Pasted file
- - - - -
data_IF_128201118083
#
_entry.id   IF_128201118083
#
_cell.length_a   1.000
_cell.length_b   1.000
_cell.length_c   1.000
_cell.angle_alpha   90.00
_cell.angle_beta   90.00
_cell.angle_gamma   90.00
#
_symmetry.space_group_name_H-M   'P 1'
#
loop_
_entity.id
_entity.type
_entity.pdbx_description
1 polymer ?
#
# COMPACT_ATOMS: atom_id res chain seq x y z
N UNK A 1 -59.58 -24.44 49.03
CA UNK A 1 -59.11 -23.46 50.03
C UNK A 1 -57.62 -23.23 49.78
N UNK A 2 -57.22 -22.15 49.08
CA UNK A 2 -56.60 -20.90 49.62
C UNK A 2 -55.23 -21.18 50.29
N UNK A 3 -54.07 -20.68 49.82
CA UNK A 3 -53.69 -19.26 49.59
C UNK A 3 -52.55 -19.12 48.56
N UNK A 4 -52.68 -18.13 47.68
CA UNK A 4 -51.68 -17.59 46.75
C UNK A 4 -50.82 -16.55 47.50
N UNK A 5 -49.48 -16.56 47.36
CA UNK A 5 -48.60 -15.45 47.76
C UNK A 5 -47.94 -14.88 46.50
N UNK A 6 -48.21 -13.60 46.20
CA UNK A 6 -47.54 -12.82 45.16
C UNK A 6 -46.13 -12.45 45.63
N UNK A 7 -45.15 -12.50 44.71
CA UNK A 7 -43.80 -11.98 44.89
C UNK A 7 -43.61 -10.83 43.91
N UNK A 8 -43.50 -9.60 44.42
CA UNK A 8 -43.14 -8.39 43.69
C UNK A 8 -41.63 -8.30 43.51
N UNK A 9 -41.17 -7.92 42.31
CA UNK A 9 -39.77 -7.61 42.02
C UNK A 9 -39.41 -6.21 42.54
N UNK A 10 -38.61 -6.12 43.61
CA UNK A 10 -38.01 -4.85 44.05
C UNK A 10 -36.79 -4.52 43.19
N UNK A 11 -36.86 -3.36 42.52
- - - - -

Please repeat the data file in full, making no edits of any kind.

data_IF_128201118083
#
_entry.id   IF_128201118083
#
_cell.length_a   1.000
_cell.length_b   1.000
_cell.length_c   1.000
_cell.angle_alpha   90.00
_cell.angle_beta   90.00
_cell.angle_gamma   90.00
#
_symmetry.space_group_name_H-M   'P 1'
#
loop_
_entity.id
_entity.type
_entity.pdbx_description
1 polymer ?
#
# COMPACT_ATOMS: atom_id res chain seq x y z
N UNK A 1 -59.58 -24.44 49.03
CA UNK A 1 -59.11 -23.46 50.03
C UNK A 1 -57.62 -23.23 49.78
N UNK A 2 -57.22 -22.15 49.08
CA UNK A 2 -56.60 -20.90 49.62
C UNK A 2 -55.23 -21.18 50.29
N UNK A 3 -54.07 -20.68 49.82
CA UNK A 3 -53.69 -19.26 49.59
C UNK A 3 -52.55 -19.12 48.56
N UNK A 4 -52.68 -18.13 47.68
CA UNK A 4 -51.68 -17.59 46.75
C UNK A 4 -50.82 -16.55 47.50
N UNK A 5 -49.48 -16.56 47.36
CA UNK A 5 -48.60 -15.45 47.76
C UNK A 5 -47.94 -14.88 46.50
N UNK A 6 -48.21 -13.60 46.20
CA UNK A 6 -47.54 -12.82 45.16
C UNK A 6 -46.13 -12.45 45.63
N UNK A 7 -45.15 -12.50 44.71
CA UNK A 7 -43.80 -11.98 44.89
C UNK A 7 -43.61 -10.83 43.91
N UNK A 8 -43.50 -9.60 44.42
CA UNK A 8 -43.14 -8.39 43.69
C UNK A 8 -41.63 -8.30 43.51
N UNK A 9 -41.17 -7.92 42.31
CA UNK A 9 -39.77 -7.61 42.02
C UNK A 9 -39.41 -6.21 42.54
N UNK A 10 -38.61 -6.12 43.61
CA UNK A 10 -38.01 -4.85 44.05
C UNK A 10 -36.79 -4.52 43.19
N UNK A 11 -36.86 -3.36 42.52